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India celebrates Festival of Colours – Five reasons to love Holi

India celebrates Festival of Colours – Five reasons to love Holi

Here are five things you may not know about the Festival of Colours and gives you a little insight into why we love this celebration so much:

Burying the cold hatchets
The Hindu celebration of Holi is also known as the Festival of Colours. It originated in India, which marked the passing of winter and the start of a new beginning – spring.


Kaleidoscope of colour
The central tradition of Holi is to throw coloured powder at one another. The powder colours, also known as gulal, are smeared on other’s faces and clothing. Eventually everyone is drenched in the vibrant hues of red, blue green, pink, violet and yellow giving this celebration its nickname – The Festival of Colours.

Good vibrations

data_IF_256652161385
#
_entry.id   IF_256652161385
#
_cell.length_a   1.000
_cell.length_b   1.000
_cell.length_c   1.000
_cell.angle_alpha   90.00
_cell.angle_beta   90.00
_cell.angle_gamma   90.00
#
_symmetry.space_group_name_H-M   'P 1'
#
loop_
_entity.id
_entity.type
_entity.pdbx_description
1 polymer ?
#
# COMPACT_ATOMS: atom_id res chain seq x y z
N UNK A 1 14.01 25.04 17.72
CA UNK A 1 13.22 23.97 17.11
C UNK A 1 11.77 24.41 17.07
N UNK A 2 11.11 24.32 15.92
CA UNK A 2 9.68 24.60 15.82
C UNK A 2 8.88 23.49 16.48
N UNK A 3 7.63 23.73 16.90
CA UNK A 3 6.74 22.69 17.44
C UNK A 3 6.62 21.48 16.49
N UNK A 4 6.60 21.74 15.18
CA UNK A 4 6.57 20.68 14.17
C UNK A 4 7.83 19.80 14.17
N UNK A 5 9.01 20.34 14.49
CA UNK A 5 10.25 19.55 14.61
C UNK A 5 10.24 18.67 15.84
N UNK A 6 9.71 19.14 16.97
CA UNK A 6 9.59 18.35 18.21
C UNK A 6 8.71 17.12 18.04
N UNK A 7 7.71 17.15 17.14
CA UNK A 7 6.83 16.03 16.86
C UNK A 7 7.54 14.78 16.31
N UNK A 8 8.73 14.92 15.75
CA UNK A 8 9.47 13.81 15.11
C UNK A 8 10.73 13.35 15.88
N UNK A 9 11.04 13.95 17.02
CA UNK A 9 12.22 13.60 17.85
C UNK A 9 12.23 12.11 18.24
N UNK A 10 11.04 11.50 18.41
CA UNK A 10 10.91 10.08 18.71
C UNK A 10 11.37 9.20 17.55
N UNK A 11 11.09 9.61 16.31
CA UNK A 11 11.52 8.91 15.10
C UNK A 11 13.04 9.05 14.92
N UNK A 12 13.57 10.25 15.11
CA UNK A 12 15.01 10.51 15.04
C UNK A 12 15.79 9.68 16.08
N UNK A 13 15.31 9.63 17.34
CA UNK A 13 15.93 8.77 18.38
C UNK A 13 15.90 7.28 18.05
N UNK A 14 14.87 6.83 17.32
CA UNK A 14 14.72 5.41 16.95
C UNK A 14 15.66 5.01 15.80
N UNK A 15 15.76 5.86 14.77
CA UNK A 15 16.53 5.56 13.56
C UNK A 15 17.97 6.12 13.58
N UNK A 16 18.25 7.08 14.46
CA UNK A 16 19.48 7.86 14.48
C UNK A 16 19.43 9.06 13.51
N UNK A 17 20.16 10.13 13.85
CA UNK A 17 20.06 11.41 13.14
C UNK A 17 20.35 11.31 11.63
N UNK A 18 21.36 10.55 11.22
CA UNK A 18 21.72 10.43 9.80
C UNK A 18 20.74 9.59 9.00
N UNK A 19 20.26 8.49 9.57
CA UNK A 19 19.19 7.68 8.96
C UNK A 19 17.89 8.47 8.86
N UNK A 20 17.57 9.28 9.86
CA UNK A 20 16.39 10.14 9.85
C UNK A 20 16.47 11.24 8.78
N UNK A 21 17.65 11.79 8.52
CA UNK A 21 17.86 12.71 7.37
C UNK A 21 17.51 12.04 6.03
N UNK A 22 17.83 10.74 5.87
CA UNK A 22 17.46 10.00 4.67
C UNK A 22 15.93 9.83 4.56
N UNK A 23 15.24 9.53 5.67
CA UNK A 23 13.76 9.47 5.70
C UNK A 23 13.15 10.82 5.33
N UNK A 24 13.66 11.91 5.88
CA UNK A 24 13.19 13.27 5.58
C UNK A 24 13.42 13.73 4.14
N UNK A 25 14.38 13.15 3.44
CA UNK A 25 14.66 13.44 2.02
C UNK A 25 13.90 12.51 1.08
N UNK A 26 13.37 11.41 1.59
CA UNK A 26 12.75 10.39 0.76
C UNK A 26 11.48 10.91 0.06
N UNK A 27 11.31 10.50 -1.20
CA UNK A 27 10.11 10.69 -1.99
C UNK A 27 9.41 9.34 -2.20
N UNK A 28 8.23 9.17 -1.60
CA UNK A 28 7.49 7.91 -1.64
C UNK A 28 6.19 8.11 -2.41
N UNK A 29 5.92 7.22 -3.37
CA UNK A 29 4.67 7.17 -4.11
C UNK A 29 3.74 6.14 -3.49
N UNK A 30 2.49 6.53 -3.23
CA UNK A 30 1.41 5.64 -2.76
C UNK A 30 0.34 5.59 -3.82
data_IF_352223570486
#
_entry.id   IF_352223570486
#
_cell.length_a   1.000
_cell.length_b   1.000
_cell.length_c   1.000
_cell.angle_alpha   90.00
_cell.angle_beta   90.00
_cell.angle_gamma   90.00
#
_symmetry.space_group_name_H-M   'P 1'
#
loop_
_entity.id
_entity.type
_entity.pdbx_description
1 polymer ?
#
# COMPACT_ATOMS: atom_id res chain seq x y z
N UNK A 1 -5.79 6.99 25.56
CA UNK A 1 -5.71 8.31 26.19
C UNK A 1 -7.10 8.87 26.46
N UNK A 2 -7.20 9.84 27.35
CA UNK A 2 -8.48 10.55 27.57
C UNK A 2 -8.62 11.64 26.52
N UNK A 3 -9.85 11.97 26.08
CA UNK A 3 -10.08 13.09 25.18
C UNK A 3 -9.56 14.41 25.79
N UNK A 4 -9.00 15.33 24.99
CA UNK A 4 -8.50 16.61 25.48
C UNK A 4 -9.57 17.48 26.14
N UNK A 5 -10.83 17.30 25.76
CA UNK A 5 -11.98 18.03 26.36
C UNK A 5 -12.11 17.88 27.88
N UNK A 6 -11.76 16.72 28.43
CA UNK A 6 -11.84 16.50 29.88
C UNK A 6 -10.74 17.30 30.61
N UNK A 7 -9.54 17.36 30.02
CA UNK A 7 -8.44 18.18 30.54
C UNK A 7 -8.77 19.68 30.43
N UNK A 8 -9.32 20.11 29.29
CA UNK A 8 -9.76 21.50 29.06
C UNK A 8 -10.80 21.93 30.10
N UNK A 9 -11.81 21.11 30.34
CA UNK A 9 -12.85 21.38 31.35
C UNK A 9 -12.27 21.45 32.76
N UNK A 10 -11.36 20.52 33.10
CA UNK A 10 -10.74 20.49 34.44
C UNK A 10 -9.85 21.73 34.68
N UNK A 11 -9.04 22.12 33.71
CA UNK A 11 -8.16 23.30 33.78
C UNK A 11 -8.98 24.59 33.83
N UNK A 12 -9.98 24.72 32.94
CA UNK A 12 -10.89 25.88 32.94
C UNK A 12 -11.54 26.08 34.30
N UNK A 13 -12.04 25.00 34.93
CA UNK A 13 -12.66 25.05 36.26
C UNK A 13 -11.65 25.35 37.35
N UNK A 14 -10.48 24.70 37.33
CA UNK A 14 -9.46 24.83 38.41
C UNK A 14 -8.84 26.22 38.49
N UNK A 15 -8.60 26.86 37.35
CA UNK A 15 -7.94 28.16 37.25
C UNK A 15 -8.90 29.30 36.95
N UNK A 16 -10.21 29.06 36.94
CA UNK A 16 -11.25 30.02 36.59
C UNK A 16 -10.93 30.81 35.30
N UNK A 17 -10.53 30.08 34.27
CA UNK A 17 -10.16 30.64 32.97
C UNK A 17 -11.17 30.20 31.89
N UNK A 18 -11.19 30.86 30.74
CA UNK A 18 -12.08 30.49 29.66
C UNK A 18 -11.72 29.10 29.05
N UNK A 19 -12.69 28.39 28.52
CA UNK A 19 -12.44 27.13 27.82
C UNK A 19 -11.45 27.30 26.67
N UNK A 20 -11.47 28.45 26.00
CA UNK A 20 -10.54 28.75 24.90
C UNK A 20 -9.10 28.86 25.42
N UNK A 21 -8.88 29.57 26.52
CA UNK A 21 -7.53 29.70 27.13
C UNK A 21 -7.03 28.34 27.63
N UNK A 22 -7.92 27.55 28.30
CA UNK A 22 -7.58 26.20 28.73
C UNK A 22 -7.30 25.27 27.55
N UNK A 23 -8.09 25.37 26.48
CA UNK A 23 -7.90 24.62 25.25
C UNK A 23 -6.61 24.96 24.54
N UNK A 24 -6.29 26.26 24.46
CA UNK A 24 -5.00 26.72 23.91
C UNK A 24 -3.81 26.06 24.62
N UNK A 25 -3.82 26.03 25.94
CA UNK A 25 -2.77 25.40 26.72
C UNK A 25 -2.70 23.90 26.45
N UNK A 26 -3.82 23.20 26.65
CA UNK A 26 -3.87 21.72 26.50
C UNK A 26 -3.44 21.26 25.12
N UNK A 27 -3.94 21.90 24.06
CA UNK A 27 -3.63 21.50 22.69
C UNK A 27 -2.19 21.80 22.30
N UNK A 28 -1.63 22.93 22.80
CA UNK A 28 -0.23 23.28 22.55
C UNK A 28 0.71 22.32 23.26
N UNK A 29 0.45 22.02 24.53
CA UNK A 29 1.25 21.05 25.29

Holi is best understood as a celebration of the colours of unity and brotherhood. Holi is an opportunity to forget differences. The festival does not recognize distinctions of cast, class, creed, colour, status or sex. Holi is about bringing people together: employees and employers, men and women, rich and poor, young and old.

Global appeal
Holi is one of the most widely celebrated, and least religious, of all Hindu holidays. Celebrations begin on Holi eve. Public bonfires are lit which signify the destruction of evil and, metaphorically, the burning of the Hindu demoness “Holika”.  The heat from the fires also serve as reminders that winter is behind and that hot summer days are ahead.

Spread the love
During this festival people typically hug and wish each other “Happy Holi”.

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